Nomad:
You missed the fact that the Jews in Jerusalem (like Saul and Caiaphas) were in a perfect position to do exactly this. So were the Romans and everyone else. The Christians weren't exactly being secretive about what they were preaching.

LP:
As to the Jerusalem Jews, how many of them had written chronicles? Have Caiaphas's memoirs survived? Aside from that sort of thing, the closest to such a writer was Josephus. To my mind, the absence of someone would not have been interesting news unless his presence was somehow expected. But Jesus Christ's presence had not been expected.

As to Saul/Paul, that's part of Earl Doherty's case. Paul reports on a Jesus Christ with only very general human features -- at best. Paul also showed no interest in going on a pilgrimage to the places where his Messiah had supposedly lived -- no interest in going to Jerusalem or Bethlehem or Nazareth or Capernaum. Given the later Christian taste for pilgrimages and relic-mongering, that is truly remarkable. One would expect him to want to visit the place where JC had supposedly died for his sins, but he showed no such interest.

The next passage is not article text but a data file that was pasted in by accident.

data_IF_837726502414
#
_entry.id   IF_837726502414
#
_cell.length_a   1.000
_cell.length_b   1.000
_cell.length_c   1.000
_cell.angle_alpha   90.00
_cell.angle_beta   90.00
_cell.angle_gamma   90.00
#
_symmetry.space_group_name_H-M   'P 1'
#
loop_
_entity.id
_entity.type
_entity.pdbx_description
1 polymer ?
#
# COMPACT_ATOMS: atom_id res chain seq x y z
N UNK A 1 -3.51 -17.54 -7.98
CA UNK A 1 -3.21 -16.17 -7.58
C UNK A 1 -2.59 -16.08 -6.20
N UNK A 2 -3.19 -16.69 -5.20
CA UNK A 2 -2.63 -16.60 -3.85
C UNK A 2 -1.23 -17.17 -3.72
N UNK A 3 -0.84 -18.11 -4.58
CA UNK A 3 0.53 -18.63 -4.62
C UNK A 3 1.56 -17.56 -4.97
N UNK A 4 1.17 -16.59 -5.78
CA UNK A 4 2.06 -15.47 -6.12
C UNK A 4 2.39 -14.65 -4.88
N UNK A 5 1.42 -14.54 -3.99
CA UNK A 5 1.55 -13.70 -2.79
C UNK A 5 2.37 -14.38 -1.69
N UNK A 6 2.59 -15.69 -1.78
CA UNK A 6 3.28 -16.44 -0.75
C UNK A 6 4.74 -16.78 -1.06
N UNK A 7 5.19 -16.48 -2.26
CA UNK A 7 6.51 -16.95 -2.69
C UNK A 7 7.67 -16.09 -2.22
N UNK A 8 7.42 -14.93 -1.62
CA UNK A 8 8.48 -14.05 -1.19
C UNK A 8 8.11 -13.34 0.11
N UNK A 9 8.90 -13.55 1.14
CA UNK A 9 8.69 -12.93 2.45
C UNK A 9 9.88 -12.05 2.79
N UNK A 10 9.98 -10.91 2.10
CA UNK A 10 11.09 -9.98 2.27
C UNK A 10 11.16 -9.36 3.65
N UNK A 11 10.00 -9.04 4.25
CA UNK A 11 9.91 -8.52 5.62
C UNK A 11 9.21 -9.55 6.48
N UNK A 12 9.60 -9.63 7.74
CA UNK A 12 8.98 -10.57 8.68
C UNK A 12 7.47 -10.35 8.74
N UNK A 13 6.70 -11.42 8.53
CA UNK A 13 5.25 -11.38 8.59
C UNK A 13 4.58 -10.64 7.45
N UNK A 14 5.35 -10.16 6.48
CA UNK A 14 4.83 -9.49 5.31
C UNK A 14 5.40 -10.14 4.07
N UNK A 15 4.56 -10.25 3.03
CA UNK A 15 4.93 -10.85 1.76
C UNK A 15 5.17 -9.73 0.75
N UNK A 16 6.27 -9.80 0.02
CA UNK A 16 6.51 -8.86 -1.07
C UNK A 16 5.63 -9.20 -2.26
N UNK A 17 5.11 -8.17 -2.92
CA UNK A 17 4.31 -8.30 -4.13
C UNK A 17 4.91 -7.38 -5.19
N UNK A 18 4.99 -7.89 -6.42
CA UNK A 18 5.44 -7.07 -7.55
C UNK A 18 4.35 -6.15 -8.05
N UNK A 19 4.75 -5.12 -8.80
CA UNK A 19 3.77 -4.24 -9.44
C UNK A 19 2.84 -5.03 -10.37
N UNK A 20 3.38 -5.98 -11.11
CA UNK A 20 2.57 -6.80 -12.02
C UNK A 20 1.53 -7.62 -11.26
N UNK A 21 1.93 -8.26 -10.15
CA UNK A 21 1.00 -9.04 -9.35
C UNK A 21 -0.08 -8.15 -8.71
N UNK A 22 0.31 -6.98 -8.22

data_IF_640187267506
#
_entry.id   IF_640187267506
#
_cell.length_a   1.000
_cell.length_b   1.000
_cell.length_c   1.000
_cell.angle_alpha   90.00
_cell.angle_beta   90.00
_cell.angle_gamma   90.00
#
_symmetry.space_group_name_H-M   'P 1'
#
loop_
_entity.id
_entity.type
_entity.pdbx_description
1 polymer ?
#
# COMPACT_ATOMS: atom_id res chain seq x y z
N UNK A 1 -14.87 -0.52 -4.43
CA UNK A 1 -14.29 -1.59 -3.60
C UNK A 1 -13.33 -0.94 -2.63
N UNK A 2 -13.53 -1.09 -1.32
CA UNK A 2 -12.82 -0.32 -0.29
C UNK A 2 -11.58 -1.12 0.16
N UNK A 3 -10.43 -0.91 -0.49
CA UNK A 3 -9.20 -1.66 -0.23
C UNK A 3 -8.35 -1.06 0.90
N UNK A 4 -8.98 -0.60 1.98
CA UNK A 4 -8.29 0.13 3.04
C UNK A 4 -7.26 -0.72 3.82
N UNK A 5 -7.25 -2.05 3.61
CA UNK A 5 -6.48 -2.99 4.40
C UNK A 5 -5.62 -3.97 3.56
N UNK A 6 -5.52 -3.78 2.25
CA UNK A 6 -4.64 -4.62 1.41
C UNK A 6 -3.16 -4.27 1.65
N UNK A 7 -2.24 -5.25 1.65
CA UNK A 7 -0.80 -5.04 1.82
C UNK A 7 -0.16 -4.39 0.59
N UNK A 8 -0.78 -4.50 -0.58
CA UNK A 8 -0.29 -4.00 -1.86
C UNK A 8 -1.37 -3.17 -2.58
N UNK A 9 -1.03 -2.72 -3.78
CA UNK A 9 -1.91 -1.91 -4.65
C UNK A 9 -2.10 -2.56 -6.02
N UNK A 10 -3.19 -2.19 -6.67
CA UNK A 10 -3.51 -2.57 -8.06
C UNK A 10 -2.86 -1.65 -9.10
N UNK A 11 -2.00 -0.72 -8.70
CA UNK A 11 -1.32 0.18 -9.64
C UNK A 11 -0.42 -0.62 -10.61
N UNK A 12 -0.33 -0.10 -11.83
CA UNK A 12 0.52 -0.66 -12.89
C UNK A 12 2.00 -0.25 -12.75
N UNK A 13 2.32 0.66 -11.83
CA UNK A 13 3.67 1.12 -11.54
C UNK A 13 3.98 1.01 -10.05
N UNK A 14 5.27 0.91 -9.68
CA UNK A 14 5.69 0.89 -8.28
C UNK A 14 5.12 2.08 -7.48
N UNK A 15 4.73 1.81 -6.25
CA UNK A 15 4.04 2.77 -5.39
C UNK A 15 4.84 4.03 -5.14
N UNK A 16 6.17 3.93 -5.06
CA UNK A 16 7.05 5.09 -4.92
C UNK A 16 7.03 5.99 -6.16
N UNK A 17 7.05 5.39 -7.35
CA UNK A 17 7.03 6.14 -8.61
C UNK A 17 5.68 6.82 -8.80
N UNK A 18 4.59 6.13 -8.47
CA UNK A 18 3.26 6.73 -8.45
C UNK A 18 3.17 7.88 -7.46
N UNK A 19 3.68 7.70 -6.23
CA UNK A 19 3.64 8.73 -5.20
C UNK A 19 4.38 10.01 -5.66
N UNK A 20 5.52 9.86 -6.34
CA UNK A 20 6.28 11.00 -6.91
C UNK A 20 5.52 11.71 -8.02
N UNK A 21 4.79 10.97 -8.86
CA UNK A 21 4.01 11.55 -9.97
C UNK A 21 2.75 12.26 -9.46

And in its earliest years, Christianity had been below the (metaphorical) radars of most of the chroniclers of the day; that is consistent with it being a small, obscure cult, not a movement founded by a big celebrity. It would have been about as well-known as the Heaven's Gate cult had been before that cult's spectacular self-destruction.

LP:
Most of Christianity's pagan critics had either lived far away from Judea, lived at least a century after JC had lived, or both.